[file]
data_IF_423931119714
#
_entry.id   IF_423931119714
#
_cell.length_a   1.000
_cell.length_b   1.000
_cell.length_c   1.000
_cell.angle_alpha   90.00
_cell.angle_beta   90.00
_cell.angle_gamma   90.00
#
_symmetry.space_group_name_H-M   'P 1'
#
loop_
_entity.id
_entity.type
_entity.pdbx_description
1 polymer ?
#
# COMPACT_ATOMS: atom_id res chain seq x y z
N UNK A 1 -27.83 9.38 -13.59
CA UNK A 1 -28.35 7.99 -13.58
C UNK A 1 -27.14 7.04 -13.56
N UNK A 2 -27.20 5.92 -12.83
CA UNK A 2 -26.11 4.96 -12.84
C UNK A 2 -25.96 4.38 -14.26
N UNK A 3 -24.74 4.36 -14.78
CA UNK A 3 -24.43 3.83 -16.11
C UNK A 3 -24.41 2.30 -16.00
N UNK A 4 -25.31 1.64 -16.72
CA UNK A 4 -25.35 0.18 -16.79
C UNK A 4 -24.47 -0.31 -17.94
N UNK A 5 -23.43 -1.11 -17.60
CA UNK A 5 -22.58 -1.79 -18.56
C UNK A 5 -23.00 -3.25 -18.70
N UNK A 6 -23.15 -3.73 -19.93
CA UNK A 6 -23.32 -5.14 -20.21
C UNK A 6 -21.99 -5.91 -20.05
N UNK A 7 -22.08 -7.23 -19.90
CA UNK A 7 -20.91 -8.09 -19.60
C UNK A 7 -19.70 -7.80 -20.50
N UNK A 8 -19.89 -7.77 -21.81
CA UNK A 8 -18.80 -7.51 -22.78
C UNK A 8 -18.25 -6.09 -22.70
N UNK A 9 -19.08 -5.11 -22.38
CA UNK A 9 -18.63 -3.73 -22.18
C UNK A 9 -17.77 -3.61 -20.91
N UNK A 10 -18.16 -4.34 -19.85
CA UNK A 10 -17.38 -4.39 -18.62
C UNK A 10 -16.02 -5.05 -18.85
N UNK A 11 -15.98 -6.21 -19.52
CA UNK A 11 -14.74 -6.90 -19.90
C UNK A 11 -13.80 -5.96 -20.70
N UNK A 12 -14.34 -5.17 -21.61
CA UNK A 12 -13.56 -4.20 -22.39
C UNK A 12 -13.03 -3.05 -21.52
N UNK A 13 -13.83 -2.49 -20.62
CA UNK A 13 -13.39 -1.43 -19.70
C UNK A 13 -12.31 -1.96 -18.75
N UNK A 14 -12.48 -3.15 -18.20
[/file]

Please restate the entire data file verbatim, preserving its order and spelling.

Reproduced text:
data_IF_423931119714
#
_entry.id   IF_423931119714
#
_cell.length_a   1.000
_cell.length_b   1.000
_cell.length_c   1.000
_cell.angle_alpha   90.00
_cell.angle_beta   90.00
_cell.angle_gamma   90.00
#
_symmetry.space_group_name_H-M   'P 1'
#
loop_
_entity.id
_entity.type
_entity.pdbx_description
1 polymer ?
#
# COMPACT_ATOMS: atom_id res chain seq x y z
N UNK A 1 -27.83 9.38 -13.59
CA UNK A 1 -28.35 7.99 -13.58
C UNK A 1 -27.14 7.04 -13.56
N UNK A 2 -27.20 5.92 -12.83
CA UNK A 2 -26.11 4.96 -12.84
C UNK A 2 -25.96 4.38 -14.26
N UNK A 3 -24.74 4.36 -14.78
CA UNK A 3 -24.43 3.83 -16.11
C UNK A 3 -24.41 2.30 -16.00
N UNK A 4 -25.31 1.64 -16.72
CA UNK A 4 -25.35 0.18 -16.79
C UNK A 4 -24.47 -0.31 -17.94
N UNK A 5 -23.43 -1.11 -17.60
CA UNK A 5 -22.58 -1.79 -18.56
C UNK A 5 -23.00 -3.25 -18.70
N UNK A 6 -23.15 -3.73 -19.93
CA UNK A 6 -23.32 -5.14 -20.21
C UNK A 6 -21.99 -5.91 -20.05
N UNK A 7 -22.08 -7.23 -19.90
CA UNK A 7 -20.91 -8.09 -19.60
C UNK A 7 -19.70 -7.80 -20.50
N UNK A 8 -19.89 -7.77 -21.81
CA UNK A 8 -18.80 -7.51 -22.78
C UNK A 8 -18.25 -6.09 -22.70
N UNK A 9 -19.08 -5.11 -22.38
CA UNK A 9 -18.63 -3.73 -22.18
C UNK A 9 -17.77 -3.61 -20.91
N UNK A 10 -18.16 -4.34 -19.85
CA UNK A 10 -17.38 -4.39 -18.62
C UNK A 10 -16.02 -5.05 -18.85
N UNK A 11 -15.98 -6.21 -19.52
CA UNK A 11 -14.74 -6.90 -19.90
C UNK A 11 -13.80 -5.96 -20.70
N UNK A 12 -14.34 -5.17 -21.61
CA UNK A 12 -13.56 -4.20 -22.39
C UNK A 12 -13.03 -3.05 -21.52
N UNK A 13 -13.83 -2.49 -20.62
CA UNK A 13 -13.39 -1.43 -19.70
C UNK A 13 -12.31 -1.96 -18.75
N UNK A 14 -12.48 -3.15 -18.20